This is the core of the script I'm going to present here, although with some changes to better behave in the environment I'm setting to test it (Docker containers).

If you got curious, just keep reading.

What is this project?

The core idea of this project is to dockerize an insecure environment, composed of two applications (the attacker and the target), to make it easier to study the connection configuration for a reverse shell.

As I mentioned before, the script I'll use is basically the same Python script presented during the course in Udemy, so I'll not focus on it.

You can find the code presented here at this Github link.

So, let's go, first setting some base knowledge, and later exploring the Docker configuration.


  • Docker version 20.10.17
  • docker-compose version 1.29.1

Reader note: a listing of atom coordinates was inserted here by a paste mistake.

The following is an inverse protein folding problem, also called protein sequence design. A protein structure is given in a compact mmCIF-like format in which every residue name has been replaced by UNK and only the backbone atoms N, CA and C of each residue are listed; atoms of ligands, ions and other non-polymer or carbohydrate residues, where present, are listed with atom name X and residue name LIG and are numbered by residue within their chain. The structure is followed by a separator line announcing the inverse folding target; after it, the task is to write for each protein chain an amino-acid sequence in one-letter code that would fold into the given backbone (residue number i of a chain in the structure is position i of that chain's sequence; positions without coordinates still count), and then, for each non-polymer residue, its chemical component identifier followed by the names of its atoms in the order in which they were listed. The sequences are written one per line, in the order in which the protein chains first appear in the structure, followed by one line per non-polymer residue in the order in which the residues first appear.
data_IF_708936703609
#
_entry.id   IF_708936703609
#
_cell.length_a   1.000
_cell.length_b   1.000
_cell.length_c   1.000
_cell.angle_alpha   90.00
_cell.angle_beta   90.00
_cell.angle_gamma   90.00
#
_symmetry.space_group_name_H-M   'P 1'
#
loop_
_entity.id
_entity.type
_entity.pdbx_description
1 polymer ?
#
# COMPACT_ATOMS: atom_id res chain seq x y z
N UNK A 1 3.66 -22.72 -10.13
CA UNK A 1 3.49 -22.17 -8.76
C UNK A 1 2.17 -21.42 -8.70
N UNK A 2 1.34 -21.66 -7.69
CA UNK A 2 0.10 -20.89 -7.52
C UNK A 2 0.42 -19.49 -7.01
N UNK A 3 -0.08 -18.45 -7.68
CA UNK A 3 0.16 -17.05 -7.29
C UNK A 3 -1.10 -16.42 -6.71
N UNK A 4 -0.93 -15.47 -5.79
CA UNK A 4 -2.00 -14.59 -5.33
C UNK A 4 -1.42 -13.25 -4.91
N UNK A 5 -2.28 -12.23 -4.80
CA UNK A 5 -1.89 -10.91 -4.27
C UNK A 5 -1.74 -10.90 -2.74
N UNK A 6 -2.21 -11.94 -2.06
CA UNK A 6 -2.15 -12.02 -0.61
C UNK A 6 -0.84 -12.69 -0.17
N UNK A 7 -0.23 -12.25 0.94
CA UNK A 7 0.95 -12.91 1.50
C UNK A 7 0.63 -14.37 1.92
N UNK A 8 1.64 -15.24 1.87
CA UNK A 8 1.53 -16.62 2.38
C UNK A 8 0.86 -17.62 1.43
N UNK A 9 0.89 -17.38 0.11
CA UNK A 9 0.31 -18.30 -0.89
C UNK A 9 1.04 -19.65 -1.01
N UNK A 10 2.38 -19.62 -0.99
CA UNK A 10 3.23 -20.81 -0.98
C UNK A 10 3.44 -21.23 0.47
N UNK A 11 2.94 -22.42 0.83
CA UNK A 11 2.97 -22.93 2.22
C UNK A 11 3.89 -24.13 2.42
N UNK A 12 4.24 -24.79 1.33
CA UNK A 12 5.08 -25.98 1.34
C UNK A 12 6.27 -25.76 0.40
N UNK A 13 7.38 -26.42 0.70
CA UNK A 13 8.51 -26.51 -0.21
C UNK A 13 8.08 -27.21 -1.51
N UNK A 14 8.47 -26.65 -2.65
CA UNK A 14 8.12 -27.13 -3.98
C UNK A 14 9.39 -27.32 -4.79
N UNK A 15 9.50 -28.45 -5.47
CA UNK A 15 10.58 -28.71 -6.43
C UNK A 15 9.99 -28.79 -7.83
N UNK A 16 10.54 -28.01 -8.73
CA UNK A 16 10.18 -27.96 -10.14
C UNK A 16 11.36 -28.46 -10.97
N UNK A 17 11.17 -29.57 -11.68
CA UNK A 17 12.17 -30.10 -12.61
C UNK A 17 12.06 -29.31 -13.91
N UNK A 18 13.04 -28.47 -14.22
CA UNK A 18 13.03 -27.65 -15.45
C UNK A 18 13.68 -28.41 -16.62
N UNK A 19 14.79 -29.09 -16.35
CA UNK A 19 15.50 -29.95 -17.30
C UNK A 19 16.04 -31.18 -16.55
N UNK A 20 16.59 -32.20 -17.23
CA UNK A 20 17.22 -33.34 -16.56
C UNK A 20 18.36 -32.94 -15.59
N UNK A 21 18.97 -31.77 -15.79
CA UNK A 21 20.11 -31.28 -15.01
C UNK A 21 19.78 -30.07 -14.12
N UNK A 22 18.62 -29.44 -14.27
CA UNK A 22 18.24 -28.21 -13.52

What is a backdoor?

Let's first set a basic common knowledge about the terms used in this article. In the sequence, please consider the definitions presented here.

The first term I'm going to set is the backdoor.

A backdoor is a typically covert method of bypassing normal authentication or encryption in a computer, product, embedded device (e.g. a home router), or its embodiment […].

A backdoor may take the form os a hidden part of a program, a separate program (e.g. Back Orifice may subvert the system through a rootkit), code in the firmware of the hardware, or parts of an operating system such as Windows. […]

— [1]

In this article, the backdoor we'll tackle is a Python script that is used in the target machine to connect to the attacker machine.

What is a reverse shell?

You can think of the shell as a tool to access the some machine and run commands, just like a terminal.

In normal scenarios, one uses the shell to control its own system, or the system of some server machine.

There are two ways to access the shell in the target machine: